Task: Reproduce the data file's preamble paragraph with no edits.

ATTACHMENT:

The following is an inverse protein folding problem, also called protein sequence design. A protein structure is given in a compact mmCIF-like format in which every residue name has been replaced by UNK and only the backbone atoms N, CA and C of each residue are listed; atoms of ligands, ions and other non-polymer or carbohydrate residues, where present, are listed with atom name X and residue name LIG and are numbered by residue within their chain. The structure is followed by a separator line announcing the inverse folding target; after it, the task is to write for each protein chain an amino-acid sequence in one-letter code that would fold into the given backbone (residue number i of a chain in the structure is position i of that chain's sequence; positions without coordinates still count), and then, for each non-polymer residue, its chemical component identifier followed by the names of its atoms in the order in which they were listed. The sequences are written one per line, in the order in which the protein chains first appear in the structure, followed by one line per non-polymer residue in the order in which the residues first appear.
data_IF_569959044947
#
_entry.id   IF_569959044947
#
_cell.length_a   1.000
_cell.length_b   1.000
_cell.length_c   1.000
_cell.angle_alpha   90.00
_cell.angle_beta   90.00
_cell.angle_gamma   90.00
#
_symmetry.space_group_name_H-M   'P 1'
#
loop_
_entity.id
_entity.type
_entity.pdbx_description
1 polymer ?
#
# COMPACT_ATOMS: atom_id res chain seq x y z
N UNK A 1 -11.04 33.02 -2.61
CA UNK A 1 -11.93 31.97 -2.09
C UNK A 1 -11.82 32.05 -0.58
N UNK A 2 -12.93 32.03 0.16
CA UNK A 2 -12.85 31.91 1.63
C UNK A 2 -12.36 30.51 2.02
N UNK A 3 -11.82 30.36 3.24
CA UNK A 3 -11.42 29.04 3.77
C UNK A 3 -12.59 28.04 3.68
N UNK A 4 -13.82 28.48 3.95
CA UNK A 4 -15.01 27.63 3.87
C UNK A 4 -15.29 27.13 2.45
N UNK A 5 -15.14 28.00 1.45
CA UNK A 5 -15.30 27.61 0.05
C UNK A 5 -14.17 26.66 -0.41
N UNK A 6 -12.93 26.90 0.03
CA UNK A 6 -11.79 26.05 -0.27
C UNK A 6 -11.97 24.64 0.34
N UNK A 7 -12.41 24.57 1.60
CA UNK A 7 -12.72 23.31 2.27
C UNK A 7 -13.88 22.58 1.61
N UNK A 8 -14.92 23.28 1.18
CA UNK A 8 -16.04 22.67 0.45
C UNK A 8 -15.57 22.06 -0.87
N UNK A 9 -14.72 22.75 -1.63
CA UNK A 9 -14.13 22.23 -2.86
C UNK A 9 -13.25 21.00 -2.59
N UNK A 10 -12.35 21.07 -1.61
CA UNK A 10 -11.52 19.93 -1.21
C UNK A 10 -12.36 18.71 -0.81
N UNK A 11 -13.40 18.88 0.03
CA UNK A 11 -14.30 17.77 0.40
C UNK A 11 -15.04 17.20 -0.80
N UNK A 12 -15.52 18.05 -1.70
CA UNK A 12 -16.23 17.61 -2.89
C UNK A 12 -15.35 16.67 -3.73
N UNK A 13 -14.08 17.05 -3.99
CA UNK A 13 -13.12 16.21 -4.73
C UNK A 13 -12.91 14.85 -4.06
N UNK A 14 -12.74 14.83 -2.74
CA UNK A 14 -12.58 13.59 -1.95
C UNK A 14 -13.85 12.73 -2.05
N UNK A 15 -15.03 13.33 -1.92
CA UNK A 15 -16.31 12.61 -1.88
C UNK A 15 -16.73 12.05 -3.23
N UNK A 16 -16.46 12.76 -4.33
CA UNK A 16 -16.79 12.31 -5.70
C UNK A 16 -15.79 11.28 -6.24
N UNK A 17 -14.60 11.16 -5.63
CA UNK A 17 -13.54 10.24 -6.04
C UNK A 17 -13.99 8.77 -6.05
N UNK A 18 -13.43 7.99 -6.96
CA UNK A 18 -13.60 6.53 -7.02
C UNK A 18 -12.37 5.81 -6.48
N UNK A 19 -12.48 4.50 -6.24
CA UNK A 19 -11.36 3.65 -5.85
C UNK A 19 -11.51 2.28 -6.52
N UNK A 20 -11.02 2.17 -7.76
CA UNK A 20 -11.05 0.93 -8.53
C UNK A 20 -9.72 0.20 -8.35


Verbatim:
The following is an inverse protein folding problem, also called protein sequence design. A protein structure is given in a compact mmCIF-like format in which every residue name has been replaced by UNK and only the backbone atoms N, CA and C of each residue are listed; atoms of ligands, ions and other non-polymer or carbohydrate residues, where present, are listed with atom name X and residue name LIG and are numbered by residue within their chain. The structure is followed by a separator line announcing the inverse folding target; after it, the task is to write for each protein chain an amino-acid sequence in one-letter code that would fold into the given backbone (residue number i of a chain in the structure is position i of that chain's sequence; positions without coordinates still count), and then, for each non-polymer residue, its chemical component identifier followed by the names of its atoms in the order in which they were listed. The sequences are written one per line, in the order in which the protein chains first appear in the structure, followed by one line per non-polymer residue in the order in which the residues first appear.